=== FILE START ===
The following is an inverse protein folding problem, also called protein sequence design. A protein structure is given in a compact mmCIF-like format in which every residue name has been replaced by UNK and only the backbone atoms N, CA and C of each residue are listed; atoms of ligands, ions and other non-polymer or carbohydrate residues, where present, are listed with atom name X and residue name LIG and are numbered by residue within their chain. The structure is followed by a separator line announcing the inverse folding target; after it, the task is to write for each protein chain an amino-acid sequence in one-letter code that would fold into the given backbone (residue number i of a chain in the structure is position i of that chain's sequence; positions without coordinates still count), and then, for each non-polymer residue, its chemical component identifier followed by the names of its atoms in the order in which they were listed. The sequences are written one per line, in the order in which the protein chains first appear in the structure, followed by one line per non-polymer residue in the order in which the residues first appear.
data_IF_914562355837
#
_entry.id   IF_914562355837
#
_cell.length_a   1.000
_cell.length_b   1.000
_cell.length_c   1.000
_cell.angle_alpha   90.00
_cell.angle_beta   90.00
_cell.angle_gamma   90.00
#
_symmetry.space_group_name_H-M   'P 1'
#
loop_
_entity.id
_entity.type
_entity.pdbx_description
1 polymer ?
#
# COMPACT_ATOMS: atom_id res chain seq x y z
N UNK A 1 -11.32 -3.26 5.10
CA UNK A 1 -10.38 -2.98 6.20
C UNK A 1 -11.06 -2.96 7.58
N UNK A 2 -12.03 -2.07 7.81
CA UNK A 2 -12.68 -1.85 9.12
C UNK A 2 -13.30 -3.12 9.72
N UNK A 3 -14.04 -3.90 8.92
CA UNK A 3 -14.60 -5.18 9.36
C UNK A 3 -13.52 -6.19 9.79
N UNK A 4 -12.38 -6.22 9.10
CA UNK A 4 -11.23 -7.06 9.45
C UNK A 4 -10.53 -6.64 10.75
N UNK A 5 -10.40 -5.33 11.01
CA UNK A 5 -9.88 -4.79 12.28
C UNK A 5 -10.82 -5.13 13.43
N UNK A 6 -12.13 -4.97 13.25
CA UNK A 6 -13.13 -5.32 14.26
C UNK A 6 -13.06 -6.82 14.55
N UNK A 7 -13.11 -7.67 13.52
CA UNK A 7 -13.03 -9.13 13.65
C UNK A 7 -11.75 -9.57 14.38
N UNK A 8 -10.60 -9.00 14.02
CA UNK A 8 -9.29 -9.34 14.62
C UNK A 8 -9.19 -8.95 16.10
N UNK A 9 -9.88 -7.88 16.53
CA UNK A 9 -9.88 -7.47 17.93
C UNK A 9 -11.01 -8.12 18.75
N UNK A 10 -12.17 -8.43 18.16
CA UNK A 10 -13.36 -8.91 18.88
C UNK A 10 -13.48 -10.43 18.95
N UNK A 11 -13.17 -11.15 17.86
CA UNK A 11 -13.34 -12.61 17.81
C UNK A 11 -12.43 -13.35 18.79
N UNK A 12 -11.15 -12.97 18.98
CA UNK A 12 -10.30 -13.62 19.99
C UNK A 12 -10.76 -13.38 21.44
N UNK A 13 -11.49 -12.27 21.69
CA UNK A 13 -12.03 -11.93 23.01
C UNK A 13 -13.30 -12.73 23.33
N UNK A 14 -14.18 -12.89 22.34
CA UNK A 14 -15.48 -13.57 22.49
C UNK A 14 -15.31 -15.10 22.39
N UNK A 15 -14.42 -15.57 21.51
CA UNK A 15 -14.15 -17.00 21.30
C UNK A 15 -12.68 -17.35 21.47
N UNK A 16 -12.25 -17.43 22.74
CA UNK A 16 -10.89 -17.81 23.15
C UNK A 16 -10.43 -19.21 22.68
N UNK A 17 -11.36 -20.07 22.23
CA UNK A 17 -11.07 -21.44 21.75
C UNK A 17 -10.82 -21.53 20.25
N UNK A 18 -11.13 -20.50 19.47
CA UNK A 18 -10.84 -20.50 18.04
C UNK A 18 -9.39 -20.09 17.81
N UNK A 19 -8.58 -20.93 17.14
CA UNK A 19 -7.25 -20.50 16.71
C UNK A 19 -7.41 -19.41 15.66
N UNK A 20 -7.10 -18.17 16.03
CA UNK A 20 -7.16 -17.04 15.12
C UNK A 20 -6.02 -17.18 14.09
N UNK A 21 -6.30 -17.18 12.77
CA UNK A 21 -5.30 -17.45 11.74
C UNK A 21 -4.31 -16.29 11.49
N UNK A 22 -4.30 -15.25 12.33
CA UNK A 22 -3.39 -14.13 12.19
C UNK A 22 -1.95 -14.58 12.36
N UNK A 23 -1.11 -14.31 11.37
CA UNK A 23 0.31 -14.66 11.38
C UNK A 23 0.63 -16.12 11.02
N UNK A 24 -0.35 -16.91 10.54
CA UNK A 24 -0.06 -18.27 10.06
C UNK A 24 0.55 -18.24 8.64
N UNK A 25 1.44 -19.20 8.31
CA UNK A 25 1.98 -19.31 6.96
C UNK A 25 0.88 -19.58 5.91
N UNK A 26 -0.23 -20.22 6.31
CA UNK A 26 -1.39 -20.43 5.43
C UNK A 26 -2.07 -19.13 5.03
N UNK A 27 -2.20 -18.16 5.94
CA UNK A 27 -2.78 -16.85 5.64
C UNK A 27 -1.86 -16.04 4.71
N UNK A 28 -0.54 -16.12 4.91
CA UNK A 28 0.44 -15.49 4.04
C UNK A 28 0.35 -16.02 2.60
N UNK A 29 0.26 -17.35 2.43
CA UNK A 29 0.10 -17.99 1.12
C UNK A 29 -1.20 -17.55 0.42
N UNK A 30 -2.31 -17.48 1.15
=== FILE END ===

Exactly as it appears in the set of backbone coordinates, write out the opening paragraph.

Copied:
The following is an inverse protein folding problem, also called protein sequence design. A protein structure is given in a compact mmCIF-like format in which every residue name has been replaced by UNK and only the backbone atoms N, CA and C of each residue are listed; atoms of ligands, ions and other non-polymer or carbohydrate residues, where present, are listed with atom name X and residue name LIG and are numbered by residue within their chain. The structure is followed by a separator line announcing the inverse folding target; after it, the task is to write for each protein chain an amino-acid sequence in one-letter code that would fold into the given backbone (residue number i of a chain in the structure is position i of that chain's sequence; positions without coordinates still count), and then, for each non-polymer residue, its chemical component identifier followed by the names of its atoms in the order in which they were listed. The sequences are written one per line, in the order in which the protein chains first appear in the structure, followed by one line per non-polymer residue in the order in which the residues first appear.